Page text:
Solving the Mystery of Falling Unemployment Skip to main content

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Solving the Mystery of Falling Unemployment


With all of the 2011 headlines touting a strengthening American economy and falling unemployment, many are wondering how either can actually be true in light of a recent Bureau of Labor statistics report. The Labor stats found that while the unemployment rate fell to 9% in January 2011, the country only added a paltry 36,000 jobs last year.

So what’s the explanation for the mystery of falling unemployment?

A recent article from The Huffington Post, has an answer. “One reason for January's sharp drop in unemployment is that more workers than ever have grown so discouraged that they have simply stopped looking for work. If an unemployed American stops searching for work, they are no longer counted as officially unemployed. Indeed, the pool of workers who have given up the hunt has reached a stunning new low for this recession: nearly 5 million have dropped out of the labor force completely.”

So, now the mystery of falling unemployment is now a case of the missing “out-of-worker,” so frustrated by the length of their joblessness that they have now given up on the hunt to get hired. And while some are blaming the record winter weather for a lack of American enthusiasm for the hitting the trail of the January job market, the fact remains that the U.S. labor market started 2011 with half a million fewer jobs than it had eleven years ago at the beginning of this Millennium.  And the proof is in the pudding, with news that 1.4 million of  "very long-term unemployed” have been out of work for 99 weeks or longer and another 6.4 million people who have been unemployed for six months.

“The problem is, when you hear about long-term unemployment from the past, it really was about workers who had to change careers, or who were unemployed not because of the labor market, but because of something about themselves," Till Marco von Wachter, an economics professor at Columbia University who studies the effects of long-term unemployment, told HuffPost. "But now, we have a situation in the labor market where people are unemployed for long periods of time, but it's not about them. And now we're really in uncharted territory. So the question is: will they bounce right back when the labor market comes back, or will they not."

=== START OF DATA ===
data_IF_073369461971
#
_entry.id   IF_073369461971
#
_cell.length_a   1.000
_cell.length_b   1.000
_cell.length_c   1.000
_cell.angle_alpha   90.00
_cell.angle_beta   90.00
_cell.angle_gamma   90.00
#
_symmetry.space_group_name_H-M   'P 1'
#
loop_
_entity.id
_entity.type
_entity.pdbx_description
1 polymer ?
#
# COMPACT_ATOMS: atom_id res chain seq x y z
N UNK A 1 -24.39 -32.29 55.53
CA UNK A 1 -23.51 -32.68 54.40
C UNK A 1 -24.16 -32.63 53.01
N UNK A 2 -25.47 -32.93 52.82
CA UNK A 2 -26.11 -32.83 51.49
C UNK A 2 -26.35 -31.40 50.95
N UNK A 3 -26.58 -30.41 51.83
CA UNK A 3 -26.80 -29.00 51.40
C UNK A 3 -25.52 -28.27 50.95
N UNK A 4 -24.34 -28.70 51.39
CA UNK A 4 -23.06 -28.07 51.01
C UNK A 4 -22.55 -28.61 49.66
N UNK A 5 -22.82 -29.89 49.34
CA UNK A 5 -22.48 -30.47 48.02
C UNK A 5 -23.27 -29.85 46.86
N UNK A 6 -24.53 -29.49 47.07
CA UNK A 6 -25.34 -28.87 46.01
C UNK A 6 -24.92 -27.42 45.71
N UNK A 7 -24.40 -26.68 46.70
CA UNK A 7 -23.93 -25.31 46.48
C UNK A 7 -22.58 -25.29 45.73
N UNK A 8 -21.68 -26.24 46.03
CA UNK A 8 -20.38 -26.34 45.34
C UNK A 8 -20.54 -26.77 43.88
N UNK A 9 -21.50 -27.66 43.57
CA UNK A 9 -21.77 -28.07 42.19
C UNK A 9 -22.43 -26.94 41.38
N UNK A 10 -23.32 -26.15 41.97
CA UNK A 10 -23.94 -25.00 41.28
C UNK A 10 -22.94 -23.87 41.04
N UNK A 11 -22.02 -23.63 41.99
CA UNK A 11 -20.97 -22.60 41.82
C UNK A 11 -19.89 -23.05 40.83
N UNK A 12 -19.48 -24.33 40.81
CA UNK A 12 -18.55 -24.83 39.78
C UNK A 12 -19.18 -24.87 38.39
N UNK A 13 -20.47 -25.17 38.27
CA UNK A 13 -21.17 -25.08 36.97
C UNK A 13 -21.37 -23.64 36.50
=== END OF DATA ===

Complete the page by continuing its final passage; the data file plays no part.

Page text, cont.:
In the meantime, the question also remains: what do we, as ordinary Americans, do until the labor marker bounces back? With so much myth amid a harsher reality, many out-of-work men and women are being forced to take things into their own hands in order to address their unemployment and underemployment woes. And according to last year’s record figures, it appears many millions of these same Americans are choosing to make a fresh start through bankruptcy.

In 2011, don’t you owe it to yourself to exit the uncharted territory of another year of economic uncertainty and get back on track for a better financial future? Then, find your own personal solution: a personal bankruptcy.

If you’re ready, now more than ever getting to know a qualified bankruptcy attorney can be the first best step to help unemployed or financially insecure people decode the mystery of making it in tough economic times, yielding the right kinds of support, information and insights—at a low cost— for a viable and secure 2011 and beyond.  The bankruptcy experts at the Law Offices of John T. Orcutt offer a totally FREE debt consultation. Just call toll free to +1-919-646-2654, or during the off hours, you can make your own appointment right online at Simply click on the yellow “FREE Consultation Now” button.

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